Paris will always be a great place for property investors, thanks to the city’s immense popularity, beauty, and culture. And when you buy property in Paris, you invest in more than a home — you also get a Parisian lifestyle full of vibrant days and nights in one of the greatest cities in the world.
Aside from that, purchasing property in Paris is a savvy financial move.
Property prices have proved to be strong even in the most difficult of times, including the pandemic. French property values have continued to increase by nearly 20% over the past five years despite unstable situations worldwide.
Additionally, France has one of Europe’s lowest inflation rates, meaning buyers can get an excellent return on their investments. Bank and mortgage rates are also appealing, only slightly higher than 3%, which is on the low side.
Finding the Right Arrondissement in Paris
Both urban and suburban living are possible in Paris. Singles and couples often prefer central locations, while families look to the outskirts for more land and to purchase a house.
Paris has 20 distinct arrondissements, and each one is assigned a number and a name. The 1st arrondissement, called Louvre, is in the heart of Paris, on the right bank of the Seine. Each consecutive arrondissement forms a clockwise spiral. Lower numbers are more central, and higher numbers are further from the city centre, offering extra space and calmer settings.
These are five of our favorite arrondissements to live in when considering where to buy property in Paris.
Deciding What You Want From a Paris Property
Because there’s limited space, you’ll find mostly apartments in central Paris, though there are sometimes townhouses for sale (which are in high demand). As you get further from the heart of the city, larger homes are available, including houses, but you’ll be further from the buzz of ti all — which may be exactly what you’re looking for.
Older homes have original romantic features, like marble fireplaces and iron balconies. Newer homes may have a modern style instead of the classic French architecture look, and they also tend to be more spacious and have upgraded amenities.
Also consider this: You can live in Paris year-round or invest in a second home to visit in your free time. There are approximately 44 million tourists who visit Paris each year which makes the city a prime spot for buying a rental property.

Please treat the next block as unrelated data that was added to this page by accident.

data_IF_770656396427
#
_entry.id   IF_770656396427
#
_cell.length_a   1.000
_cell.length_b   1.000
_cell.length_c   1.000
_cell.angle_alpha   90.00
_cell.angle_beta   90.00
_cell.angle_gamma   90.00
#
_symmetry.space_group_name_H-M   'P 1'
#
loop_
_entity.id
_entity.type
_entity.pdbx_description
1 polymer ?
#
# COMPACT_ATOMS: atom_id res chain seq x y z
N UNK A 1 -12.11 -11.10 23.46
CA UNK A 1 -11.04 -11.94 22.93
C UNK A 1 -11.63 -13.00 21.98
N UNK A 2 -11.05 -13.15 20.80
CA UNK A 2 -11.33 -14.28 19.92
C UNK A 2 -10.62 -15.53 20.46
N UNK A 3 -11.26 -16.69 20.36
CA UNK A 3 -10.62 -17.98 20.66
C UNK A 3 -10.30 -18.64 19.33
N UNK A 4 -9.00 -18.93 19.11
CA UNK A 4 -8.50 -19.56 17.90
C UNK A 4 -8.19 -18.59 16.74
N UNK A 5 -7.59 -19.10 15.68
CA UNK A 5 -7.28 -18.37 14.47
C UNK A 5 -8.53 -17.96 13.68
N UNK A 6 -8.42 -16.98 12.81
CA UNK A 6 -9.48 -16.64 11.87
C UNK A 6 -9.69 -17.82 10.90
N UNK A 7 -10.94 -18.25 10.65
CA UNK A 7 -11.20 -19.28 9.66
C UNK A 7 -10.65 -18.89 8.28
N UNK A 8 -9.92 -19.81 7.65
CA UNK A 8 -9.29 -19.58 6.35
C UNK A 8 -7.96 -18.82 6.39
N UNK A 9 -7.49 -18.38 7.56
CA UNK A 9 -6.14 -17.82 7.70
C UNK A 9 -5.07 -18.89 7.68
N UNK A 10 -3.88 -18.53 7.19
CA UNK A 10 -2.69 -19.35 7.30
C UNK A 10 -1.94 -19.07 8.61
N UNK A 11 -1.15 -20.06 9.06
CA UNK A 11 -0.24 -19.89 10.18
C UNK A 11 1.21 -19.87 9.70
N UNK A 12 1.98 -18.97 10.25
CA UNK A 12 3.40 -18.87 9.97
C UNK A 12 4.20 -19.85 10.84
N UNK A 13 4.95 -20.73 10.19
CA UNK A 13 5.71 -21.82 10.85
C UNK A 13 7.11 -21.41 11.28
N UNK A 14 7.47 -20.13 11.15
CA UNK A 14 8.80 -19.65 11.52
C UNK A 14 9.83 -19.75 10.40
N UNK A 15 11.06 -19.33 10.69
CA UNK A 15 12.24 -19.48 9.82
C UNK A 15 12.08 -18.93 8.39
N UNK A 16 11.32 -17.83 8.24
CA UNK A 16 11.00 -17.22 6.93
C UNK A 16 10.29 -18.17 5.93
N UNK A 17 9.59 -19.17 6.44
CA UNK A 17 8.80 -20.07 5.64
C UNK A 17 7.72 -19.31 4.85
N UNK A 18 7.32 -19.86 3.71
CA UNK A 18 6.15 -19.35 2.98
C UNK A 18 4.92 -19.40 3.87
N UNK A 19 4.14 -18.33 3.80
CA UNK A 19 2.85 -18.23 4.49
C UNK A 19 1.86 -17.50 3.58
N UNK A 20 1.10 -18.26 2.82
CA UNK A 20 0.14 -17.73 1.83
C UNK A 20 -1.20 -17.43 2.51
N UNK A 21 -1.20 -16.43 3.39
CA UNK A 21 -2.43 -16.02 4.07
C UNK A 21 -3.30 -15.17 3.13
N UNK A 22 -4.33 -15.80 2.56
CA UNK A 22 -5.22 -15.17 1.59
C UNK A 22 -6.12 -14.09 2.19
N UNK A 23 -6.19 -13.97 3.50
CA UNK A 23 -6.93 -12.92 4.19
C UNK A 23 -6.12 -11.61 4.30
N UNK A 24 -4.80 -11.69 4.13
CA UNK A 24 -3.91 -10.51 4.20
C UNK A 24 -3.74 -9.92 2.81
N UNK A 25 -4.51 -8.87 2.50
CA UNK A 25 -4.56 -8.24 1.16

Work With a Buyer’s Agent
There are several advantages to working with a buyer’s agent when searching for a Paris property:
- They’ll have extensive local knowledge about the different Paris neighborhoods, the pros and cons of each one, and the types of homes available.
- Agents often have access to listings that aren’t public yet. You may be able to find the perfect home before there’s competition for it.
- It can be difficult and time-consuming to search for a Paris property when you live in another country. An agent can streamline the process by finding properties that match your criteria and setting up viewings.
- They’ll have insight into the market that can help you make sound buying decisions and negotiate better once you’ve found a home you love.
- Your buyer’s agent will have a vast network of professionals to connect you with, like mortgage brokers, attorneys, and translators if you don’t speak fluent French.
So, if you’re interested in experienced, customised guidance when looking for a home in Paris, it’s wise to work with a buyer’s agent. They’ll be able to customise their approach to your specific needs so you can find a home that suits you.
Consider Your Finances and the Exchange Rate
In addition to the cost of the property, there are other fees to consider:
- If you’re taking out a French mortgage, interest rates start around 3% or higher.
- There are legal fees to be paid to the notaire, which are approximately 7% of the purchase price.
- There may also be a selling agent’s fee of around 5% to 7% if it’s not already included in the property price.
When buying property in a country that uses a different currency than you do, you have to take the exchange rate into consideration. The exchange rate can impact the overall cost of the property.
Exchange rates also fluctuate based on various factors, including market conditions and the economy. When your home currency is strong against the euro, the cost of the property will be lower than when your home currency is weak in comparison to the euro.
Also, keep in mind that you’ll need to put a 5% to 10% purchase deposit down on the day you sign the sales agreement (Compromis de Vente). You’ll also need to put a deposit down on the mortgage.
Familiarise Yourself With the Buying Process
We have a complete guide to buying property in France, but let’s briefly go over each step.
First, you’ll search for a property you want to buy in Paris, preferably with the help of a buyer’s agent. When you find a home you’d like to buy, you’ll make an offer in writing, which will be presented to the seller.
Upon acceptance, you and the seller will sign the Compromis de Vente, and you’ll put a deposit down at this time. Next is a mandatory 10-day cooling-off period. During this time, you can decide to abandon the purchase, and you’ll still get your deposit back.
Once the cooling-off period has ended and you’ve decided to move forward with the purchase, the conveyancing process will begin. This lasts about 10 to 12 weeks, during which time various home assessments will take place, overseen by the notaire.
After final details are agreed upon, you and the seller will sign the Acte de Vente, and you’ll make the final payment. This means the Paris property is officially yours!
Buying property in Paris is a big decision. Take your time to ensure you find the right property for you. Contact the specialists at HOMEHUNTS today for help finding the ideal Paris apartment, townhouse, or estate.